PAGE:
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Late-Breaking Science: A novel machine-learning approach redefines beta-blocker response in patients with HF

30 Aug 2021
Late-Breaking Science presented at ESC Congress

Today, Doctor Andreas Karwath from the team of Professor Dipak Kotecha (University of Birmingham, UK) reports on the use of a novel artificial intelligence (AI) pipeline to identify clusters of patients with heart failure (HF) and reduced left ventricular ejection fraction (LVEF) that respond to beta-blocker therapy.

Including 15,659 patients from nine double-blind placebo-controlled randomised trials, the study used a combination of neural network-based variational autoencoders and hierarchical clustering, with objective determination of the number of clusters and dimensions. All-cause mortality was assessed during a median of 1.3 years of follow-up, and stratified by heart rhythm into sinus rhythm and atrial fibrillation (AF).

Among 12,822 patients in sinus rhythm, most of the six clusters identified demonstrated a consistent overall mortality benefit from beta-blockers, with odds ratios (ORs) ranging from 0.54 to 0.74, including in those at the highest mortality risk. However, there was no significant efficacy in one cluster of 2,537 patients who were on average older, with less impairment of LVEF and a lower baseline heart rate.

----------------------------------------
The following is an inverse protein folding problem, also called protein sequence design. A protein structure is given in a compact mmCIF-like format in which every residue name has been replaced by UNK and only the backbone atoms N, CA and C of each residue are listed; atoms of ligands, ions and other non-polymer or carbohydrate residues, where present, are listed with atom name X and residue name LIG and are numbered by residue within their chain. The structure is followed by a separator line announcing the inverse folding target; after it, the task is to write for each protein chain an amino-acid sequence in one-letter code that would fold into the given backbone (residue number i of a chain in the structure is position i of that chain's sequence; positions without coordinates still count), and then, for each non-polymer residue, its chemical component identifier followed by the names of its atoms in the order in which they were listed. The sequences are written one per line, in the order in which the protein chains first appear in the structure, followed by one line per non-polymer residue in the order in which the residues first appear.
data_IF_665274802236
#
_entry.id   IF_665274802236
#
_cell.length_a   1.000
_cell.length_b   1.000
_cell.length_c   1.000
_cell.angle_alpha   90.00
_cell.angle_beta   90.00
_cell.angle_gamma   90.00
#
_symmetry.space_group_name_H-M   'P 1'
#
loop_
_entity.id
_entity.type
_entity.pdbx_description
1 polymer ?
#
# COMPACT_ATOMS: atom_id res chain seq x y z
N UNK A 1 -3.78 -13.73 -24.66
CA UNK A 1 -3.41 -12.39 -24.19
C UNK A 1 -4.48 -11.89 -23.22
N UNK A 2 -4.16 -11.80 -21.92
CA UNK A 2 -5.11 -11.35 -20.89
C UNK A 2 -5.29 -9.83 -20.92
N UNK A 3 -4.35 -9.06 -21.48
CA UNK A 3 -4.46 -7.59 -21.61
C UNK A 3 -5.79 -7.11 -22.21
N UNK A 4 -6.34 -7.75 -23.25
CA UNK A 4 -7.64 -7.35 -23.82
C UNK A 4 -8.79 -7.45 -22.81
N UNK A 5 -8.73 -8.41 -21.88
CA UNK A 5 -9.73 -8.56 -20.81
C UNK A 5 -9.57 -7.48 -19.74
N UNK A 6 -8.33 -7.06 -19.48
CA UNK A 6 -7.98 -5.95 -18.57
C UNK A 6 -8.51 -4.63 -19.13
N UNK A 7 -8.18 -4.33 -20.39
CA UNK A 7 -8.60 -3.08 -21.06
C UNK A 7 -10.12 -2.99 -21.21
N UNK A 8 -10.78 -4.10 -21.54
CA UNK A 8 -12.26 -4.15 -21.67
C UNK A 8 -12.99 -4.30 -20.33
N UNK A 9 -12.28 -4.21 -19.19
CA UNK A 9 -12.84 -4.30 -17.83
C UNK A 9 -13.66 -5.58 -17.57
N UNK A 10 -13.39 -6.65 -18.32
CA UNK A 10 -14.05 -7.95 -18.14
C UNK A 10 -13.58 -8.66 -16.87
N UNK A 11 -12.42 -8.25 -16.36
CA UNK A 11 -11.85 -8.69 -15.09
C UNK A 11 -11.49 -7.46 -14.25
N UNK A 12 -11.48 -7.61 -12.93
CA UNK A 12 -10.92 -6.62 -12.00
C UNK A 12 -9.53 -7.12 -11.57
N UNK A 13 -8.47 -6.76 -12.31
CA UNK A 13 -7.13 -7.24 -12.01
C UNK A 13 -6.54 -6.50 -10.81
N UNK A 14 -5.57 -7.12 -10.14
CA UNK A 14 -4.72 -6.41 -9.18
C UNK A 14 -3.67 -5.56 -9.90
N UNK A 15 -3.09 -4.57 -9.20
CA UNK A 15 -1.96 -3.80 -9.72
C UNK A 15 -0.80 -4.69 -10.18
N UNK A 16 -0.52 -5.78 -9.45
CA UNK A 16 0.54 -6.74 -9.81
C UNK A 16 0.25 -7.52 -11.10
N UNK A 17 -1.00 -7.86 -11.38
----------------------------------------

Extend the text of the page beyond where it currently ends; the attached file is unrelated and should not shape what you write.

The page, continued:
Among 2,837 patients with AF, four of five clusters were consistent with the overall neutral effects of beta-blockers vs. placebo (OR 0.92; 95% confidence interval [CI] 0.77 to 1.10; p=0.37). The fifth cluster, on average younger AF patients with lower rates of prior myocardial infarction but similar LVEF, had a statistically significant mortality reduction with beta-blockers (OR 0.57; 95% CI 0.35 to 0.93; p=0.023). The robustness and consistency of clustering was confirmed for all models (p<0.0001 vs. random) and cluster membership was externally validated across the nine independent trials.

This AI-based approach may provide a useful, unbiased tool to estimate prognostic response to beta-blocker therapy in patients with HF and reduced LVEF, and across other therapies and conditions. Further details can be seen in the paper to be published in The Lancet.


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